Improving Information on Who Owns Patents

By Simon Webster, CEO, CPA Global

Why patent ownership data accuracy is a $300 billion problem worth solving

Who owns the world’s patents? No-one can be sure. The World Intellectual Property Organisation (WIPO) believes that 25% of the patent ownership data available on public registers is inaccurate. There are an estimated 20 million in-force patents and pending applications around the world, which suggests that patent registry data relating to ownership is inaccurate for 5 million of them.

Without clear-cut ownership information, the full value of intellectual property (IP) as an asset cannot be realised. ORoPO is a not-for-profit open register of patent ownership information that sets out to complement the work of Patent Offices worldwide. Established in 2015 with the support of companies including IBM, Microsoft and ARM, ORoPO aims to directly address the issue of non-verified data. It encourages companies to publish details of IP ownership to ORoPO’s global register of patents and update this when ownership changes. With our support and the support of patent owners and financial markets, ORoPO’s initiative will make a significant contribution to transparency of patent information.

The value of IP

Previously viewed as legal instruments that had little influence on wider business strategy, patents have emerged as genuine business assets. Patents can now account for up to 70% of enterprise asset value, displacing more tangible assets such as real estate or machinery.

Patents are even driving large corporate deals - for example, AOL selling and licensing a bundle of patents to Microsoft for $1.1 billion and Google buying Motorola Mobility for $12.5 billion, then selling the business to Lenovo without the patents in June 2014 for $2.91 billion.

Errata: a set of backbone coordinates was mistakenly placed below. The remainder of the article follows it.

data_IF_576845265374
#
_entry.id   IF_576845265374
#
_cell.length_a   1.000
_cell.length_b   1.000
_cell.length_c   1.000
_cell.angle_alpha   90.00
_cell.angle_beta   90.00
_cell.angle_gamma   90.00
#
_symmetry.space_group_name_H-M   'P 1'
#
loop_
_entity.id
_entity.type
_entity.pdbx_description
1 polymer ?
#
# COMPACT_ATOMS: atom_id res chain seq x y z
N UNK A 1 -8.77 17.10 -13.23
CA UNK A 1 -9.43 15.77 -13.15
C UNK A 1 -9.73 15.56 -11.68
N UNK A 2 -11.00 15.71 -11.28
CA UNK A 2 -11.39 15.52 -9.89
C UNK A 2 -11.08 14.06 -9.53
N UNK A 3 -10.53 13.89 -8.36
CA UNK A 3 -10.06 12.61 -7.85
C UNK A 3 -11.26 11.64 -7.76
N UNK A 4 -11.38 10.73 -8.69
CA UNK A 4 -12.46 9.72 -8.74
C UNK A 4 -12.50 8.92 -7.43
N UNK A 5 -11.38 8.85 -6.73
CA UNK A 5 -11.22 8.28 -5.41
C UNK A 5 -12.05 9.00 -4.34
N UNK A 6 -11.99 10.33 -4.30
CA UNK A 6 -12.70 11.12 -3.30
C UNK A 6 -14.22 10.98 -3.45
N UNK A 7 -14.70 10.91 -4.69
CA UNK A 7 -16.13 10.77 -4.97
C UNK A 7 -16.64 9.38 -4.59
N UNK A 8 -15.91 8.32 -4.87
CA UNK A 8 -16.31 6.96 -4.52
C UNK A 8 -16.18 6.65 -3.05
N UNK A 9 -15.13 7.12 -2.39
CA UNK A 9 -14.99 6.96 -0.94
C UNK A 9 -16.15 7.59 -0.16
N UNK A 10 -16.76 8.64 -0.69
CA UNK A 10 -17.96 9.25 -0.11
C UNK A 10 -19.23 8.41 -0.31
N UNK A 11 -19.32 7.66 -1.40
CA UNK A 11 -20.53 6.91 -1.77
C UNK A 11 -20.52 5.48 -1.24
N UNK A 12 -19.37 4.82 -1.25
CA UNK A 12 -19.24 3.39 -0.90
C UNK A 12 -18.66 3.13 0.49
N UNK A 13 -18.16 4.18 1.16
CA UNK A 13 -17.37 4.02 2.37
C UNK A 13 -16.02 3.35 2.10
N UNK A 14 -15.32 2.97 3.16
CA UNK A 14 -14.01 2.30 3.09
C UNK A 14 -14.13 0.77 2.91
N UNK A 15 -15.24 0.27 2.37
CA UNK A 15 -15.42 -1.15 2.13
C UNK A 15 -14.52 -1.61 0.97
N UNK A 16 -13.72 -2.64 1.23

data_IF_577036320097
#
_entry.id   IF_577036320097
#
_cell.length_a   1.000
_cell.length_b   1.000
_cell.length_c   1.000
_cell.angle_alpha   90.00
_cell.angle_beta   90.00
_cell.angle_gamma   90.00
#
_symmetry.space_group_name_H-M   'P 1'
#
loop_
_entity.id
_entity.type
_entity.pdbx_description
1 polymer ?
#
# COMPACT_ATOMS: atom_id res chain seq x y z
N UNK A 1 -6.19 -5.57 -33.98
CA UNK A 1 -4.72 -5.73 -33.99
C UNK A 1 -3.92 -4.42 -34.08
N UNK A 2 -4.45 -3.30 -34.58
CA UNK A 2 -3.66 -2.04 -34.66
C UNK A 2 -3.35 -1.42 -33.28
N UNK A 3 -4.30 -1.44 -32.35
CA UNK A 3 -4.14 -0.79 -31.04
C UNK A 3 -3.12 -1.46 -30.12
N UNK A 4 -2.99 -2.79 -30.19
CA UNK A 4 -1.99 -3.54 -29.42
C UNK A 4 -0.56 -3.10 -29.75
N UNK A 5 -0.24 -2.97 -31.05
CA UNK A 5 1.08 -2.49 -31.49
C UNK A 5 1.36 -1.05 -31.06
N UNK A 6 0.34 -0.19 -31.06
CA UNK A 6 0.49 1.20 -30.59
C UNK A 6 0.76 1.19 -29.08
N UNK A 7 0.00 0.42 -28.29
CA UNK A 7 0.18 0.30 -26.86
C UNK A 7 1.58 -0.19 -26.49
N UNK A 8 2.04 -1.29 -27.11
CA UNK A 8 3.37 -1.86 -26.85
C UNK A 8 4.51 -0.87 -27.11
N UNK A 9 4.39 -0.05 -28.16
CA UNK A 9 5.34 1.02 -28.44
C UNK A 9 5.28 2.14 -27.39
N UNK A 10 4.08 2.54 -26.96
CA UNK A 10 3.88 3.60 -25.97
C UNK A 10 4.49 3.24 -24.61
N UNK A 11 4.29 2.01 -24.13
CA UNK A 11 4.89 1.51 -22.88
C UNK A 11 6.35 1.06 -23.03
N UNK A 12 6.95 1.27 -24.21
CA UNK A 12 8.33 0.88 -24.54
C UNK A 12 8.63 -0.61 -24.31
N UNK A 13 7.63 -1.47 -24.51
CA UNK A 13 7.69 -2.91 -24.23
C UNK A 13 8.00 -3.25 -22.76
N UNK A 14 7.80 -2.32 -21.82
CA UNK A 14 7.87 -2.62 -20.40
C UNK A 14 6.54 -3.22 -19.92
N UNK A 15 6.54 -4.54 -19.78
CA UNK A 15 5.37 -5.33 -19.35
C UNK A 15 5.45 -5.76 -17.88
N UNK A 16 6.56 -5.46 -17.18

The problem with patent data

Why are we now striving for a transparent patent database? The answer is simple - inaccuracies in patent ownership have significant consequences. Inaccurate data harms patent owners by increasing risk, cost and uncertainty. Even transactions will not occur as efficiently, requiring more money and time to complete.

Patent Offices perform a vital function – protecting and managing the IP rights of innovators. Yet the overall regulatory framework that surrounds them can struggle to measure up. Today’s patent data is not satisfactory, as is the nature of many datasets that have evolved from systems that have been in place for hundreds of years. The patent system should be more integrated and offer a centralised way to manage patent ownership on an international scale – something that is increasingly important in today’s globalised economy.

With IP making up as much as 70% of a company’s value, inaccurate information can fundamentally impact on the core asset value of a business.

Taking initiative

ORoPO is a practical solution for a fundamental issue. With improved transparency our marketplace will work more effectively, allowing innovators to make smarter investments, create more jobs, and drive economic growth.

Greater transparency around ownership even has the potential to benefit economies on a global scale. With an increased awareness of technologies, there will be more opportunities for licensing across borders. While a clearer indication of who owns what will also drive a better idea of which businesses should collaborate with each other. ORoPO believes that this could stimulate an incredible $300 billion in untapped economic value – making the initiative potentially one of the most simple but effective ways to grow the global economy.

A more accurate and transparent database of patent ownership has the potential to transform the future of IP for the better. By actively publicising ORoPO to our global customer base, we aim to encourage organisations to submit their patent data to grow the ORoPO network and database.

Interested in learning more about the ORoPO initiative? Register for the ‘Benefits of Transparency in Patent Ownership’ webinar with guest speakers from ORoPO and IBM. You can also read a report by ORoPO on ‘Who Owns the World’s Patents?’ here